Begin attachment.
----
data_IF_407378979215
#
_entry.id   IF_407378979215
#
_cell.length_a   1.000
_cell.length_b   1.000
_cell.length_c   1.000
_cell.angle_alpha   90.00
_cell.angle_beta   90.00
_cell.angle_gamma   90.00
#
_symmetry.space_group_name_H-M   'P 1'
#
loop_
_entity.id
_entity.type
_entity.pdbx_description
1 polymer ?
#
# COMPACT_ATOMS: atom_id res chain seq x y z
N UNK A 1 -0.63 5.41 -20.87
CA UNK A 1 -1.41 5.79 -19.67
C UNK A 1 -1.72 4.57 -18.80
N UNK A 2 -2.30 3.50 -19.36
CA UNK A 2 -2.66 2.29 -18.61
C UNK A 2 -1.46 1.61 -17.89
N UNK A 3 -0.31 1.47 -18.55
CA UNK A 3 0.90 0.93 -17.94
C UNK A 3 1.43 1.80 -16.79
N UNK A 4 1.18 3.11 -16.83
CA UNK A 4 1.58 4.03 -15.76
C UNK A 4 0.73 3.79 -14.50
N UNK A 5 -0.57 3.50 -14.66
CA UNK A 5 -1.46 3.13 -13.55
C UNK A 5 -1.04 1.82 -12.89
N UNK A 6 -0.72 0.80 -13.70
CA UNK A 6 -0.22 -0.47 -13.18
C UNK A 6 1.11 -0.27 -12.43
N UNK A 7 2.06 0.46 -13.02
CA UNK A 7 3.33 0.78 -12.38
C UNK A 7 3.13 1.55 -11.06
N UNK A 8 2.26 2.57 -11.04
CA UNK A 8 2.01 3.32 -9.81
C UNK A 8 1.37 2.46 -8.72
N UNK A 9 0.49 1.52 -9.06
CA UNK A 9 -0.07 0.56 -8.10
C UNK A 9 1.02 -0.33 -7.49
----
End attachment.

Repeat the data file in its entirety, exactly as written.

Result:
data_IF_407378979215
#
_entry.id   IF_407378979215
#
_cell.length_a   1.000
_cell.length_b   1.000
_cell.length_c   1.000
_cell.angle_alpha   90.00
_cell.angle_beta   90.00
_cell.angle_gamma   90.00
#
_symmetry.space_group_name_H-M   'P 1'
#
loop_
_entity.id
_entity.type
_entity.pdbx_description
1 polymer ?
#
# COMPACT_ATOMS: atom_id res chain seq x y z
N UNK A 1 -0.63 5.41 -20.87
CA UNK A 1 -1.41 5.79 -19.67
C UNK A 1 -1.72 4.57 -18.80
N UNK A 2 -2.30 3.50 -19.36
CA UNK A 2 -2.66 2.29 -18.61
C UNK A 2 -1.46 1.61 -17.89
N UNK A 3 -0.31 1.47 -18.55
CA UNK A 3 0.90 0.93 -17.94
C UNK A 3 1.43 1.80 -16.79
N UNK A 4 1.18 3.11 -16.83
CA UNK A 4 1.58 4.03 -15.76
C UNK A 4 0.73 3.79 -14.50
N UNK A 5 -0.57 3.50 -14.66
CA UNK A 5 -1.46 3.13 -13.55
C UNK A 5 -1.04 1.82 -12.89
N UNK A 6 -0.72 0.80 -13.70
CA UNK A 6 -0.22 -0.47 -13.18
C UNK A 6 1.11 -0.27 -12.43
N UNK A 7 2.06 0.46 -13.02
CA UNK A 7 3.33 0.78 -12.38
C UNK A 7 3.13 1.55 -11.06
N UNK A 8 2.26 2.57 -11.04
CA UNK A 8 2.01 3.32 -9.81
C UNK A 8 1.37 2.46 -8.72
N UNK A 9 0.49 1.52 -9.06
CA UNK A 9 -0.07 0.56 -8.10
C UNK A 9 1.02 -0.33 -7.49